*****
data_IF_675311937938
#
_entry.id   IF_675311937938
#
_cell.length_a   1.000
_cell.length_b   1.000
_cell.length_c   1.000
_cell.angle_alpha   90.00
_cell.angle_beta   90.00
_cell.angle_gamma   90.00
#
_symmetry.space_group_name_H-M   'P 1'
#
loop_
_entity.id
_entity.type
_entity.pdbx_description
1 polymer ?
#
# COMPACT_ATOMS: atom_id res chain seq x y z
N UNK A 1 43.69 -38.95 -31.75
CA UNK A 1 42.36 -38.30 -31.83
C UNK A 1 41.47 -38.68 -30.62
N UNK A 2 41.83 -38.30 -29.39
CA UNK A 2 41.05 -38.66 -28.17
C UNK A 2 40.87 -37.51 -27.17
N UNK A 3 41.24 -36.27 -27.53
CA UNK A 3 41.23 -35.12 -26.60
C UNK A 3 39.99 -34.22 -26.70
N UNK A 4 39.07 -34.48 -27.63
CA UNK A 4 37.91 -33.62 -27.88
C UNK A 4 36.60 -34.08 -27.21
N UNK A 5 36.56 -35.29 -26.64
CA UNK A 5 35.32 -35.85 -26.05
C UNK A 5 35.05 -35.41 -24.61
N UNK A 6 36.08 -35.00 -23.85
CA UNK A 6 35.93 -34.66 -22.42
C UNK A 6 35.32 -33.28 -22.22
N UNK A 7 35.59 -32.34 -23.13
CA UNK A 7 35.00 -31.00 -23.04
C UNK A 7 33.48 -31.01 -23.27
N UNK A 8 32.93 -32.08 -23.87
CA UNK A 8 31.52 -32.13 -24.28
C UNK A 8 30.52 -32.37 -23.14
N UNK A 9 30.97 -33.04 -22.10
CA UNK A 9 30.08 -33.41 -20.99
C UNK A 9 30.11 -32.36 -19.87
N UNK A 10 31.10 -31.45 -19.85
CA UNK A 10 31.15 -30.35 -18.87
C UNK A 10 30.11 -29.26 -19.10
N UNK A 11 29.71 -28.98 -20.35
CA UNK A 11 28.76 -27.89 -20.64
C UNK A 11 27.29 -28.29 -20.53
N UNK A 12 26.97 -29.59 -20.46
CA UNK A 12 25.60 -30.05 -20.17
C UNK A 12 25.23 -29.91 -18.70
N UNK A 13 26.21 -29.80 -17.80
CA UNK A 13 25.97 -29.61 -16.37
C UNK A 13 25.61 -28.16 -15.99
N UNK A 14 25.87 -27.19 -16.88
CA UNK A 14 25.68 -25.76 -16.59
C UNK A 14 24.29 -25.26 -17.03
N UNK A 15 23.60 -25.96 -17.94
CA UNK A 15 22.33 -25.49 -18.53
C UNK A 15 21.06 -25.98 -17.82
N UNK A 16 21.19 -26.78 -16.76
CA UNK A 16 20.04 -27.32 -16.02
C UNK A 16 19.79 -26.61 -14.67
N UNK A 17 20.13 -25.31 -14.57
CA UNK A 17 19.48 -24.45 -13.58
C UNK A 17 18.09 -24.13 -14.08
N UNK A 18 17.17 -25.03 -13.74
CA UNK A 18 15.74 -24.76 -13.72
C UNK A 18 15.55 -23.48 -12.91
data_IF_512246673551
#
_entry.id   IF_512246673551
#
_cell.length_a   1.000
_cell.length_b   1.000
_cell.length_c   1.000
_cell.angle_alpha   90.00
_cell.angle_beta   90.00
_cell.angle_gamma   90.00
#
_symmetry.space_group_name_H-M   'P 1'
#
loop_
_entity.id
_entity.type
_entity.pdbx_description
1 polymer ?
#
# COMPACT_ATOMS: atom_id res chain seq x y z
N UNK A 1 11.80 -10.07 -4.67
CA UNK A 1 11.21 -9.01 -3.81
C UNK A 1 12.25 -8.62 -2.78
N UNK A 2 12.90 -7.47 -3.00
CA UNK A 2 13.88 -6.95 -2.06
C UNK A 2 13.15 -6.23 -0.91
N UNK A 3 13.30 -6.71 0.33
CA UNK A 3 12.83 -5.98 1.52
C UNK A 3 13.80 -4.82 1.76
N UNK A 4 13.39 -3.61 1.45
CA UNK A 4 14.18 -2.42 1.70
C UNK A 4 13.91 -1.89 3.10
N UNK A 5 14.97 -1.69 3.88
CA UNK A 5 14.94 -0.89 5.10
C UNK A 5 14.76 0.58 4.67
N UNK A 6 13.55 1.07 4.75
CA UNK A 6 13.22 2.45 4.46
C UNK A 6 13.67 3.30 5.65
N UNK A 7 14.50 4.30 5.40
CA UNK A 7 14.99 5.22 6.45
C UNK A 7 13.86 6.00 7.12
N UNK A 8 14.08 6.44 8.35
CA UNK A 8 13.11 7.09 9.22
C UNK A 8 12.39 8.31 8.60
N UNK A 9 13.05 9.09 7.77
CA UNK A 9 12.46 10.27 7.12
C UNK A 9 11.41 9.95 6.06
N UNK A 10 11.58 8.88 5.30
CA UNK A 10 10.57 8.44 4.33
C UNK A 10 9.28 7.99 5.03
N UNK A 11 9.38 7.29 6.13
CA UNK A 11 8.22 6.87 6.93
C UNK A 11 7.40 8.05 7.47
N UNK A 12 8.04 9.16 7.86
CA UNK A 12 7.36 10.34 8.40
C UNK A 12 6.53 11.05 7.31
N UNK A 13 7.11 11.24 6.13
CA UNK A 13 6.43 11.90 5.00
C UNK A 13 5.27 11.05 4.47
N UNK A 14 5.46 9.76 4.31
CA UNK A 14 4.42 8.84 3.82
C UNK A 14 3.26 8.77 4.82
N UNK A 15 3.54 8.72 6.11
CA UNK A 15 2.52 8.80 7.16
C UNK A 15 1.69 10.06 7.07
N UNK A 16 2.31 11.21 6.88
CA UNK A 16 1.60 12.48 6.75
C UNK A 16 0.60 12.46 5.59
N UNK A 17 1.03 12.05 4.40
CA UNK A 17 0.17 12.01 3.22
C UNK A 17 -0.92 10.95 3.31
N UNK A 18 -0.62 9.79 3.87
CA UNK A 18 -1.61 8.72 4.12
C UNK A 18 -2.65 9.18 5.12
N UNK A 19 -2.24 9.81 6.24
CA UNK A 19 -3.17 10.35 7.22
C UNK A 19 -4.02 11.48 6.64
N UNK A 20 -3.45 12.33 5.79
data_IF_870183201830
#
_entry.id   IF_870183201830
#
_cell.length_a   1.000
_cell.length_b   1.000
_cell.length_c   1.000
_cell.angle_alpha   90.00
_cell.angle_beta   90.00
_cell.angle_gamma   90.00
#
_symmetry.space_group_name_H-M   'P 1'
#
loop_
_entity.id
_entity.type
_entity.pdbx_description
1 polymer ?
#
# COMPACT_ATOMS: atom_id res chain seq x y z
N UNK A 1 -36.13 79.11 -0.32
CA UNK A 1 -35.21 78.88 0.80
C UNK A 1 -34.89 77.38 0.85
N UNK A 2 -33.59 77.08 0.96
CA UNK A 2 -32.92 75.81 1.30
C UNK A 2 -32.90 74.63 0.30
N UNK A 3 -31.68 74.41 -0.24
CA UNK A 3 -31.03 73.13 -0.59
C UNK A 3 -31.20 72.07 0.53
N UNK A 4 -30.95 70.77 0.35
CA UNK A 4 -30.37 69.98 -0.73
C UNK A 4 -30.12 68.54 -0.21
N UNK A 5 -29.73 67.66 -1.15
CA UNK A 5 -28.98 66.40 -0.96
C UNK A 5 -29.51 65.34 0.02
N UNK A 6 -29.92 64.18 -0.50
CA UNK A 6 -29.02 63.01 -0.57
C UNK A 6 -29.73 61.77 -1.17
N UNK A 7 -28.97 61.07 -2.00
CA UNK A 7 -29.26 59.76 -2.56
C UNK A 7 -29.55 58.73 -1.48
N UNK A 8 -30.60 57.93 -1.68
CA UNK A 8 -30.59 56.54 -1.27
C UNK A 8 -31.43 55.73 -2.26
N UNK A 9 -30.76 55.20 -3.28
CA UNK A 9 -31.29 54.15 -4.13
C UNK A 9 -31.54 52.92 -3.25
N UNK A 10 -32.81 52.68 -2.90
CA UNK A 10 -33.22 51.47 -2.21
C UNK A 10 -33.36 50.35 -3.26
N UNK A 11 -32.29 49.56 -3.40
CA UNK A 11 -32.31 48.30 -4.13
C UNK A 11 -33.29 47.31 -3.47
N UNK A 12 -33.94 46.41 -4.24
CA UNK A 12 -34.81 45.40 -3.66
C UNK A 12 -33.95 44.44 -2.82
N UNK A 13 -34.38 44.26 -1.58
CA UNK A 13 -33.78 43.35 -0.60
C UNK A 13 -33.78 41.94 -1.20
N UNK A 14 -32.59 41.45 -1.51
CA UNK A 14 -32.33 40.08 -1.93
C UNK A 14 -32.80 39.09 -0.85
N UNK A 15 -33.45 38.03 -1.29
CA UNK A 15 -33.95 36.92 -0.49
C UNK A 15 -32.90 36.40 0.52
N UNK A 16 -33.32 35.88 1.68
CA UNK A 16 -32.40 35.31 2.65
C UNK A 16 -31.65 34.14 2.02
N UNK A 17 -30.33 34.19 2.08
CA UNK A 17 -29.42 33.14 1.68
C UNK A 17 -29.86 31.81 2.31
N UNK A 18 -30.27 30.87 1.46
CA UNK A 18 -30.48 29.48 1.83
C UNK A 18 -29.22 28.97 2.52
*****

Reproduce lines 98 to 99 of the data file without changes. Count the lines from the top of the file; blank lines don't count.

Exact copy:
N UNK A 2 12.90 -7.47 -3.00
CA UNK A 2 13.88 -6.95 -2.06